Thoughts on “The God Who Weeps: How Mormonism Makes Sense of Life”


The book presents core Mormon beliefs: a profoundly loving Father in Heaven, a vision of the Fall as an opportunity to become more like God, rejection of original sin, and a view of mortality as one part of God’s larger plan for us to become like Him. These straightforward tenets of Mormonism are no surprise to adherents, though this book may be surprising in the insights offered into the implications of these beliefs, or “how Mormonism makes sense of life.” There is a God whose heart is so set upon us that he weeps when we suffer and there is purpose to the suffering. This belief, this experience of God as a tender parent and our mortal experience as a place to learn, where mistakes are not only inevitable but necessary for us to be pulled towards the light of truth, reveals the true nature of our (and others’) intrinsic worth, our relationship with God, our understanding of sin and doubt, and our perspective on the challenges of life. Mormonism makes sense of life because it reveals the meaning of all our mortal experiences—the mundane, the beautiful, and the agonizing. Others may find, as I did, that this book provides a course correction, moving me towards faith, love, and acceptance of myself and others irrespective of where we are on our journey or the direction we’re headed.

2 thoughts on “Thoughts on “The God Who Weeps: How Mormonism Makes Sense of Life”

  1. What I found interesting about the book is the nature of God seemed to me to be different from what I felt I knew while growing up as Mormon. I suppose I believed in a more vengeful God from the Old Testament* than that of the Enochian God.

    I felt that the author (Mr. Givens) hinted that there would be more people going to a particular heaven (i.e. The Celestial Kingdom) than any of the other parts of heaven. This too goes contrary to what I’ve read in the Doctrine and Covenants on the subject*.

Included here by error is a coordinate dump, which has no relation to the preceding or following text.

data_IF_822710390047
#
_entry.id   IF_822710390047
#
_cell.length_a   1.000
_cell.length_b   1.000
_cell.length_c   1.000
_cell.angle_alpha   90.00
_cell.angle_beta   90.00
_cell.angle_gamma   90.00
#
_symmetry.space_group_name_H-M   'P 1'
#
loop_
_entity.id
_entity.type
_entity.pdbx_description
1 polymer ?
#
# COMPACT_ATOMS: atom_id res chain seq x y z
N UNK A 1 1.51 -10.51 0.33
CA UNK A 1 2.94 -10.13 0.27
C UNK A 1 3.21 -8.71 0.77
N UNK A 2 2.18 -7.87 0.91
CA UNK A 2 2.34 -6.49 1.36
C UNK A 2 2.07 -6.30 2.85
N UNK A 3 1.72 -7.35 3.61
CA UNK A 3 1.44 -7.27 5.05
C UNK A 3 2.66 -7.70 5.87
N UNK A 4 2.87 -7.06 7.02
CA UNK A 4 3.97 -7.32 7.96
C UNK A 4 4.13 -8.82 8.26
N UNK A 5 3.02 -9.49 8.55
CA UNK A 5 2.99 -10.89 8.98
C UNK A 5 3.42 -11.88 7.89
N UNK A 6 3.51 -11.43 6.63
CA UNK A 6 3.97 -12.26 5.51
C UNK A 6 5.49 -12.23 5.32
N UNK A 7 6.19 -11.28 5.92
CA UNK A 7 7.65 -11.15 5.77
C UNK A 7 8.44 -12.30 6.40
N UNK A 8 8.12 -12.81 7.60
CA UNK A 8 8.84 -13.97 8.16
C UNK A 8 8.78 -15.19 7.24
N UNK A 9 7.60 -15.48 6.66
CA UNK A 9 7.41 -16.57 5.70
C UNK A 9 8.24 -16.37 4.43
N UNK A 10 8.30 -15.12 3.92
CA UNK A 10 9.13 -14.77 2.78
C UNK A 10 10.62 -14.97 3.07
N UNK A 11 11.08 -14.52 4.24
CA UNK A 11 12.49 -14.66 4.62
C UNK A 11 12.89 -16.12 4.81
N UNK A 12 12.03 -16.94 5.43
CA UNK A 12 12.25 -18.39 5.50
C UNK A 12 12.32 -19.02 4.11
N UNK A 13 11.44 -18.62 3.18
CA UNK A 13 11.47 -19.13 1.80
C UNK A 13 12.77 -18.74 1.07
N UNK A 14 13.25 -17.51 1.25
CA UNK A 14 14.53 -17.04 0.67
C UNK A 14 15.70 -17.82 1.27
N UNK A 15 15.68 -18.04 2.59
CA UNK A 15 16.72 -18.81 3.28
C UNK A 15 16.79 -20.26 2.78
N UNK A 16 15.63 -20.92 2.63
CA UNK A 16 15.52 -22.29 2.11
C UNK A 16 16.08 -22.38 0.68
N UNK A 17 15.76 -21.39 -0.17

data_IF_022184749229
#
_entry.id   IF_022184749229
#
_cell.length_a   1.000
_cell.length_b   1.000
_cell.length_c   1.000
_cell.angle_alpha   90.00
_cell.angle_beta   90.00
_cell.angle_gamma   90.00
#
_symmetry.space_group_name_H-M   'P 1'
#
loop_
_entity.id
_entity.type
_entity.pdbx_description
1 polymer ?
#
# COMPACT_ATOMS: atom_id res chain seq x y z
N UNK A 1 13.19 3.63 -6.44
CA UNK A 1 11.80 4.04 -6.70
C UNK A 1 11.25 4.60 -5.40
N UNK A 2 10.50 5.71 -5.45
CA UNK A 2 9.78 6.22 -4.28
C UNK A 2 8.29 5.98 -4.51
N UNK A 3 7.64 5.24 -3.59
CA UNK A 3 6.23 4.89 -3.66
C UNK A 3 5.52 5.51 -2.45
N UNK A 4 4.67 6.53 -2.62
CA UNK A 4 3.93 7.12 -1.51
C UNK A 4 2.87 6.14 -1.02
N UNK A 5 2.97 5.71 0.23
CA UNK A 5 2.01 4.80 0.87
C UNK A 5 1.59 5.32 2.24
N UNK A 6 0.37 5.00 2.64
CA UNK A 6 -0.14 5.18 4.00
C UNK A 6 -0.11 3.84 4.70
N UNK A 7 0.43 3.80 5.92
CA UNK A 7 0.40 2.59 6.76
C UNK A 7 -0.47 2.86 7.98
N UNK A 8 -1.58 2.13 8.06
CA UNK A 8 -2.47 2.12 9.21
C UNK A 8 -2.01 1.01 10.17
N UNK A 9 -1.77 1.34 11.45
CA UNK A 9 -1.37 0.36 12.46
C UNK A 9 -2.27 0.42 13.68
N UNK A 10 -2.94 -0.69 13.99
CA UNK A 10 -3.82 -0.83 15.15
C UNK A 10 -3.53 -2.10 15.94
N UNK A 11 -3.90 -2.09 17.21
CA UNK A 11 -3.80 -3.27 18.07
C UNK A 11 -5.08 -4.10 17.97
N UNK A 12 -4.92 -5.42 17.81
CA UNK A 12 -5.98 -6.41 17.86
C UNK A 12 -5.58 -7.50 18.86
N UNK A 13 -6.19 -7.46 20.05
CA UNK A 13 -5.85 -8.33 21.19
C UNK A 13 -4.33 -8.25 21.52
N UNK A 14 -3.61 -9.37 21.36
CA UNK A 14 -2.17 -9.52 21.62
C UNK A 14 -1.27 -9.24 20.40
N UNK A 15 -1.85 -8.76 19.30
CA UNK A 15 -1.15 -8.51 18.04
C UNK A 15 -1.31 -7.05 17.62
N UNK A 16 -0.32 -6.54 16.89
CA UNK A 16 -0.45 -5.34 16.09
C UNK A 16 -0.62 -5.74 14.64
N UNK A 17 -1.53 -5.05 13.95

I can’t help thinking that if God weeps He must experience the element of surprise or else He weeps continuously for the continuous sin that goes on in the world. Further, does He weep for the ant who is crushed by a child? Or does He weep that the ant died by the will of the child as the child is headed down a path of destruction by way of poor decisions? Or perhaps both or maybe even neither? Both, because both are in their own respective ways sad to Him. Neither because the ants corpse will be implemented into the earth once more and He may have the foreknowledge that the child does not grow up to be a madman/madwoman but a loving son, father, brother, husband/daughter, mother, sister, wife. Do the bad things that happen ever reach an equilibrium? If one were to see the bad and the good (eternal perspective) would they not cross each other out, hence would there be a need for sorrow if all that went bad was later rectified? What I learned as a child about the nature of God is that He is omniscient* meaning that He knows all things meaning that He knows what will happen before it occurs. If He has a foreknowledge of things that make Him sad would He simply not be sad for those things because He wept for them previously or does He have redundant sadness…does He have the capability to move beyond the sadness?

    I don’t know, I’m just a thinker of thoughts.

    Liked by 1 person

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